From Blessing Ibunge, Port Harcourt
Teachers of demonstation schools established by the Rivers State-owned tertiary institutions have appealed to the state Governor, Nyesom Wike, to pay them arrears of their five years outstanding salary.
The aggrieved teachers alleged that the governor had directed that names of teachers of Ignatius Ajuru University of Education Demonstration Secondary School, Ndele; Seashell Model Primary School, Port Harcourt; Rivers State University International Secondary and Staff Schools, Port Harcourt, and Ken Saro-Wiwa Polytechnic Comprehensive Secondary School, Bori, be expunged from the state government’s salary voucher.
They claimed that the directive affected over 250 teachers and that this has been going on since the governor’s resumption in office over five years ago.
Speaking in Port Harcourt, Tuesday, the aggrieved teachers said following the stoppage of their salaries, they made entreaties to the governor through the “Commissioner for Education, Prof Kaniye Ebeku; Head of Service, Barr. Godwin Rufus; the Chairman, Rivers State Council of Chiefs and several others to no avail”.
They said that “when the entreaties failed, teachers, for fear of losing their jobs approached the National Industrial Court for arbitration. “While the case lasted, teachers continued the entreaties and wrote letters to well-meaning Rivers State indigenes as well as a few national figures for their intervention without anyone pitying them. Teachers ssid they also approached religious leaders in the state, but all those proved abortive.
“The governor’s decision was predicted on the reason that the schools collected school fees and directed that the teachers be paid therefrom. “The directive ignored the obvious facts that the teachers have same appointment letters with the rest staff of the tertiary institution and know nothing about how the school fees collected by the university or institutions management were used, and we are not signatories to the accounts into which the fees are paid”.
The teachers who disclosed that they had put in over 25 years of service as at the time they were excluded from receiving salaries, stressed that they have no regrets to be in the profession, but sad that “the schools known for effective manpower development in Rivers state in particular, are fast becoming a shadow of themselves under Wike’s regime”.
They recalled that the National Industrial Court had on June 13, 2018, delivered judgement in their favour, stating that “the governor’s directive stopping the payment of teachers salaries is unlawful, null and void”.
The teachers also revealed that the state government appealed the judgement, adding that the appeal was struck out on October 31, 2020 by Justice Ita G. Mbaba’s Court of Appeal in Owerri for lack of merit.
Mrs Dorathy Osia, representing the affected teachers from Rivers State University International Secondary School and Staff Schools, expressed that “If you look at where we are now, it is like saying that we are almost dead.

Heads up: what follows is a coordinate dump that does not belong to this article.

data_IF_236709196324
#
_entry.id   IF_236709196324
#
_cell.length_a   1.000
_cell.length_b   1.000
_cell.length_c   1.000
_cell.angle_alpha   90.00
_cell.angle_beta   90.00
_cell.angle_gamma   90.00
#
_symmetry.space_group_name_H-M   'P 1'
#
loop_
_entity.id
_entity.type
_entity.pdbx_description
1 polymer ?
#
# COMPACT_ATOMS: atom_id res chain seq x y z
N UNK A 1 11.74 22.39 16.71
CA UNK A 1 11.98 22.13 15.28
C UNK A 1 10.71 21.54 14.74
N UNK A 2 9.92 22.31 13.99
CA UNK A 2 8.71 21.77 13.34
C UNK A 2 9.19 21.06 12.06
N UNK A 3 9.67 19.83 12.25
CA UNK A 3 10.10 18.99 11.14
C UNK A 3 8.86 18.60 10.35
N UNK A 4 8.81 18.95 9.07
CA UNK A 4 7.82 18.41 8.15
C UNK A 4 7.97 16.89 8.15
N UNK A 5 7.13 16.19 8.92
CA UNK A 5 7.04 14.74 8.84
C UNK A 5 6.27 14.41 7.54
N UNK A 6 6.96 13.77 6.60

“Many of my colleagues are suffering from one illness or the other, and we are pleading with the governor that we are all Rivers sons and daughters, and that he should please reconsider and pay us our arrears of salary.
“We can not fight him, we do not have any means to fight but we are pleading with him that he should reconsider and pay us, because if he doesn’t pay us, we will carry our children, and whatever we have and go to Government House, live there, until he settles our years of unpaid salaries.
“So, we are begging him that he should please help us so that we will not get to the stage of being desperate to get our salary”.
Also speaking with our correspondent, Mr U. Anthony, representing teachers of Kenule Tsaro-Wiwa Polytechnic Demonstration Secondary School, Bori, lamented that “for these past five years, it has been very difficult for us to go through challenges of waking up each day to see that you are not paid salary in your place of work.
“We are duly employed, went through interviews and we were seen to be qualified and that is why we were employed.
“For many years some of us have put in the service of the school, all of a sudden we found that we have no income. It has been difficult for us to carry well our families, our children are out of schools because we do not have the resources to continue to assist them.
“I think that with what has happened, the Governor should listen us, this five years has been so horrible, so challenging that going forward extremely will be difficult for us to do so because we are almost at the point of death.
“We are owing people we are not able to pay them, not able to feed. We are making a Clarion call to him, he should come and help pay our salaries”.
Mr Oly Chris Ikulghan, who spoke for the staff of Ignatius Ajuru University of Education Demonstration Secondary School, Ndele and Seashell Model Primary School, Port Harcourt, said: “We have been starved for five years of our salaries. “We are genuine employees of the university and as a result we have lost six teachers in our school not to talk about Rivers State University where we lost about four teachers, in Bori we lost about one since the fight started.
“We don’t want more death, we are praying the Governor to please he should act responsibly like the federal government pay teachers their respective salaries”.
Meanwhile, the Chairman, Rivers State Civil Society Organisations (RIVCSO), Mr Enefaa Georgewill, has urged the governor to look at the plight of the teachers and pay them their salaries.
He said “If anybody should be held accountable, it should be those who are managing the institutions and not ordinary teachers who are employed just like any other Civil servant”.
“We are joining the teachers to plead that the Rivers State government pay the salaries of these teachers on or before the end of February otherwise, we will have no other choice than to join the teachers to protest”.